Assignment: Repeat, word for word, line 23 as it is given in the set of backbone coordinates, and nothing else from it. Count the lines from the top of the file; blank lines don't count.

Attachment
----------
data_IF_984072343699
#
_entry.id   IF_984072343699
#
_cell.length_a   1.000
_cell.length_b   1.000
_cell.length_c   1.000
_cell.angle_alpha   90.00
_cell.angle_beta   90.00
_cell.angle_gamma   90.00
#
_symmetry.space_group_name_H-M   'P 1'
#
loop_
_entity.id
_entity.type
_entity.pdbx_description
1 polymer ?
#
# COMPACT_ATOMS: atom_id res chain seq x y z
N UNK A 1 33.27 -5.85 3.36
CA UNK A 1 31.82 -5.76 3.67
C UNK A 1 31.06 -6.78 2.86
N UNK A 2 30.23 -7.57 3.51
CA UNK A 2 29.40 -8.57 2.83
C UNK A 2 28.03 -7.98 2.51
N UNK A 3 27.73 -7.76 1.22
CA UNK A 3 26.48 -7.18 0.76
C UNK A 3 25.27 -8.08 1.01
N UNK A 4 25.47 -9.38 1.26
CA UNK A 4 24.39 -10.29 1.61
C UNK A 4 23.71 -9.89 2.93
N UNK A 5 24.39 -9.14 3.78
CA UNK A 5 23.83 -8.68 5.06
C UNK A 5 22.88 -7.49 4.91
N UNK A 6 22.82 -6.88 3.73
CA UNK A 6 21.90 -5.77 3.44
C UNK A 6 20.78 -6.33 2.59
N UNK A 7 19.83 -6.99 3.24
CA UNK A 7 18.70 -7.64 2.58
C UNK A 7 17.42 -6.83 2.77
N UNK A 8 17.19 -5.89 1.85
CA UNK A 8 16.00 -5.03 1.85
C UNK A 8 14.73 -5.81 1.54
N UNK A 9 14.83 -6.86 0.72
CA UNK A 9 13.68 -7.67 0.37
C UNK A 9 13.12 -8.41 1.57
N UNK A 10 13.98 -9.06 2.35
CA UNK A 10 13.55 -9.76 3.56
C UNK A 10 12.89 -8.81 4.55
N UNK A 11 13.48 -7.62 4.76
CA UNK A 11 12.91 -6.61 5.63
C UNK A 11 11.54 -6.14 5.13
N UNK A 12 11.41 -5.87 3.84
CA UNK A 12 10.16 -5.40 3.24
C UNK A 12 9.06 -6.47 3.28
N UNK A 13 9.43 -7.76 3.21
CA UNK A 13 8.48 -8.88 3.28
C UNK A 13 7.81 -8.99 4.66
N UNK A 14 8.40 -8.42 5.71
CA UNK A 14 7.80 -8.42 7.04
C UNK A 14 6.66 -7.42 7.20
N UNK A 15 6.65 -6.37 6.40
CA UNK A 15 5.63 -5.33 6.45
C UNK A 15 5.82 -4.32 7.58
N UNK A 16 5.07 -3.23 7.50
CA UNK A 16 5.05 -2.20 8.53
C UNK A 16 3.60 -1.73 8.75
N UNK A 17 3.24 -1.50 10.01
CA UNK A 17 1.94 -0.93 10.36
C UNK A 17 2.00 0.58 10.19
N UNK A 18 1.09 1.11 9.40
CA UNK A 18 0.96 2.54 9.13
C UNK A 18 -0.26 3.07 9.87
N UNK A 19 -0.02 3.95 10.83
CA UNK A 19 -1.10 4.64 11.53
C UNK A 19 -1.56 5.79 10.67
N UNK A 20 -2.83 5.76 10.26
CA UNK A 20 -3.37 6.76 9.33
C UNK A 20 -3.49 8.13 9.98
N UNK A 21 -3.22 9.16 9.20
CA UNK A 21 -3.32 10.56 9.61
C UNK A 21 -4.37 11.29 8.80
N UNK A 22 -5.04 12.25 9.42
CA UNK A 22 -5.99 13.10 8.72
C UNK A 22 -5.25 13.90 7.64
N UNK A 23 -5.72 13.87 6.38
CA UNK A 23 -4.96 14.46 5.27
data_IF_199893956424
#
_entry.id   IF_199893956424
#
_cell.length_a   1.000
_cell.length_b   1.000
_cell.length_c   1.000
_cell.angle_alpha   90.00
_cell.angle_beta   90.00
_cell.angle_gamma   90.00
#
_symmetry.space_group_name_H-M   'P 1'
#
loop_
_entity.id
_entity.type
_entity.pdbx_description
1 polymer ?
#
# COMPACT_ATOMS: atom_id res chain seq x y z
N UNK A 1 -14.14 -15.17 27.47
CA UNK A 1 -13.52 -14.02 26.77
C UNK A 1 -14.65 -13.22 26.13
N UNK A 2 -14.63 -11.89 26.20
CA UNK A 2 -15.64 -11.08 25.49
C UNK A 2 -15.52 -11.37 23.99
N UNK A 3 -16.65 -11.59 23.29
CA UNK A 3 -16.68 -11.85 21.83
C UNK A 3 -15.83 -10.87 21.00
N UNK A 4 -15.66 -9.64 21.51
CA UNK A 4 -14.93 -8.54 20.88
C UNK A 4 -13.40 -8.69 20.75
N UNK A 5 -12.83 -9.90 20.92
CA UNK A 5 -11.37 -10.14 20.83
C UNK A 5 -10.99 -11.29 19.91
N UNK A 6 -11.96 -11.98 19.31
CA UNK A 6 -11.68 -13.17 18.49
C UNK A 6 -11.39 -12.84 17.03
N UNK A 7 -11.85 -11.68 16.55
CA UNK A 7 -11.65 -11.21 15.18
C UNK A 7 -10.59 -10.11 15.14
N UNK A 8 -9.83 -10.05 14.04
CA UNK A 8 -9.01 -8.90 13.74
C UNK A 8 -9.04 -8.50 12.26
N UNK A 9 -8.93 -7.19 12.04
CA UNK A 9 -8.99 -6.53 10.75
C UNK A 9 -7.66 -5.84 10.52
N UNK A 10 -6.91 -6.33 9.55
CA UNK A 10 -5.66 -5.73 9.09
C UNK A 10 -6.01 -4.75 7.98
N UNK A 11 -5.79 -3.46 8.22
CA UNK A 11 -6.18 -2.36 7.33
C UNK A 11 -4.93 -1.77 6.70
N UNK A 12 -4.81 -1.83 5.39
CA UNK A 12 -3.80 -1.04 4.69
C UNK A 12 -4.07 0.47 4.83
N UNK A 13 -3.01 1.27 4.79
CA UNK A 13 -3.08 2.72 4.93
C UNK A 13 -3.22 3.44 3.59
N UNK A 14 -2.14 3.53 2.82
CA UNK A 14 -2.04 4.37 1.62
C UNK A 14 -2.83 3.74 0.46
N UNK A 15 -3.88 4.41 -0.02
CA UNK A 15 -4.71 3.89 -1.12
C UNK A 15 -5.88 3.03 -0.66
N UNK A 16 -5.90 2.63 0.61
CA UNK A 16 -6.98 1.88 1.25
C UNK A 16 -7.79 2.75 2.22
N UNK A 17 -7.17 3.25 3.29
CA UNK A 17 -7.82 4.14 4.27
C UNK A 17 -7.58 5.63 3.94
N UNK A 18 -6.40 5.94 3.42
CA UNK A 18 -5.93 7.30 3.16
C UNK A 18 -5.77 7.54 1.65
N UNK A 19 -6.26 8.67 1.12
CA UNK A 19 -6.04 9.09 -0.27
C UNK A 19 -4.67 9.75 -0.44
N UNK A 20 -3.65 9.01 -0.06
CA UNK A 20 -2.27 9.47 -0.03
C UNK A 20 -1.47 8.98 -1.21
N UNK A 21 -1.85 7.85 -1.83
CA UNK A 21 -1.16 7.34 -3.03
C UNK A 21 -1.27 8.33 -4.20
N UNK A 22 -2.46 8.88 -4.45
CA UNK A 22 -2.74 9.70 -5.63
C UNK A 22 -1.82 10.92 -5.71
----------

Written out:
C UNK A 1 31.06 -6.78 2.86